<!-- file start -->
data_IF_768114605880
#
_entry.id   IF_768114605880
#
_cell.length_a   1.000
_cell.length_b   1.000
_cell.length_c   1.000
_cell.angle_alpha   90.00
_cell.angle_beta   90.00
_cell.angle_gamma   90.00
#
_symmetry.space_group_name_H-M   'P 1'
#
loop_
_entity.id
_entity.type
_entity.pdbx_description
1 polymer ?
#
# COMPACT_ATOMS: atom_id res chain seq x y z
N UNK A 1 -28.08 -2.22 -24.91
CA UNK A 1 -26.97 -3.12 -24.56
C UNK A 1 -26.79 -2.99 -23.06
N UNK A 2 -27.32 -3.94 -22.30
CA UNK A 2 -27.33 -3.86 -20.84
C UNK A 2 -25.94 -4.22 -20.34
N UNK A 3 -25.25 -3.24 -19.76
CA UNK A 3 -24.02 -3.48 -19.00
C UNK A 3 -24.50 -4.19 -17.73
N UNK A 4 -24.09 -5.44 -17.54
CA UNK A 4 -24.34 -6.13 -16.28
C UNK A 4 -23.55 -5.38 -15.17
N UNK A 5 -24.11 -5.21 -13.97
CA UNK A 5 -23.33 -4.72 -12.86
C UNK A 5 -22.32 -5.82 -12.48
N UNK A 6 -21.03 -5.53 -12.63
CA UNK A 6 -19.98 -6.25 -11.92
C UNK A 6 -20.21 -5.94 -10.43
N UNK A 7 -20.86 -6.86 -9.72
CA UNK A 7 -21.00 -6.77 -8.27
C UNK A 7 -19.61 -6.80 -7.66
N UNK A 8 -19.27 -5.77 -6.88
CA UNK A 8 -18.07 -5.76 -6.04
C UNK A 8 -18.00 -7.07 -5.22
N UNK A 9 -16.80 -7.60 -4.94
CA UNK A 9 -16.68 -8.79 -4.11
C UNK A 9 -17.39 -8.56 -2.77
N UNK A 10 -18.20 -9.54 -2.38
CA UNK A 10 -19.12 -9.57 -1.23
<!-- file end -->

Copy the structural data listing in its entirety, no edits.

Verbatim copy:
data_IF_768114605880
#
_entry.id   IF_768114605880
#
_cell.length_a   1.000
_cell.length_b   1.000
_cell.length_c   1.000
_cell.angle_alpha   90.00
_cell.angle_beta   90.00
_cell.angle_gamma   90.00
#
_symmetry.space_group_name_H-M   'P 1'
#
loop_
_entity.id
_entity.type
_entity.pdbx_description
1 polymer ?
#
# COMPACT_ATOMS: atom_id res chain seq x y z
N UNK A 1 -28.08 -2.22 -24.91
CA UNK A 1 -26.97 -3.12 -24.56
C UNK A 1 -26.79 -2.99 -23.06
N UNK A 2 -27.32 -3.94 -22.30
CA UNK A 2 -27.33 -3.86 -20.84
C UNK A 2 -25.94 -4.22 -20.34
N UNK A 3 -25.25 -3.24 -19.76
CA UNK A 3 -24.02 -3.48 -19.00
C UNK A 3 -24.50 -4.19 -17.73
N UNK A 4 -24.09 -5.44 -17.54
CA UNK A 4 -24.34 -6.13 -16.28
C UNK A 4 -23.55 -5.38 -15.17
N UNK A 5 -24.11 -5.21 -13.97
CA UNK A 5 -23.33 -4.72 -12.86
C UNK A 5 -22.32 -5.82 -12.48
N UNK A 6 -21.03 -5.53 -12.63
CA UNK A 6 -19.98 -6.25 -11.92
C UNK A 6 -20.21 -5.94 -10.43
N UNK A 7 -20.86 -6.86 -9.72
CA UNK A 7 -21.00 -6.77 -8.27
C UNK A 7 -19.61 -6.80 -7.66
N UNK A 8 -19.27 -5.77 -6.88
CA UNK A 8 -18.07 -5.76 -6.04
C UNK A 8 -18.00 -7.07 -5.22
N UNK A 9 -16.80 -7.60 -4.94
CA UNK A 9 -16.68 -8.79 -4.11
C UNK A 9 -17.39 -8.56 -2.77
N UNK A 10 -18.20 -9.54 -2.38
CA UNK A 10 -19.12 -9.57 -1.23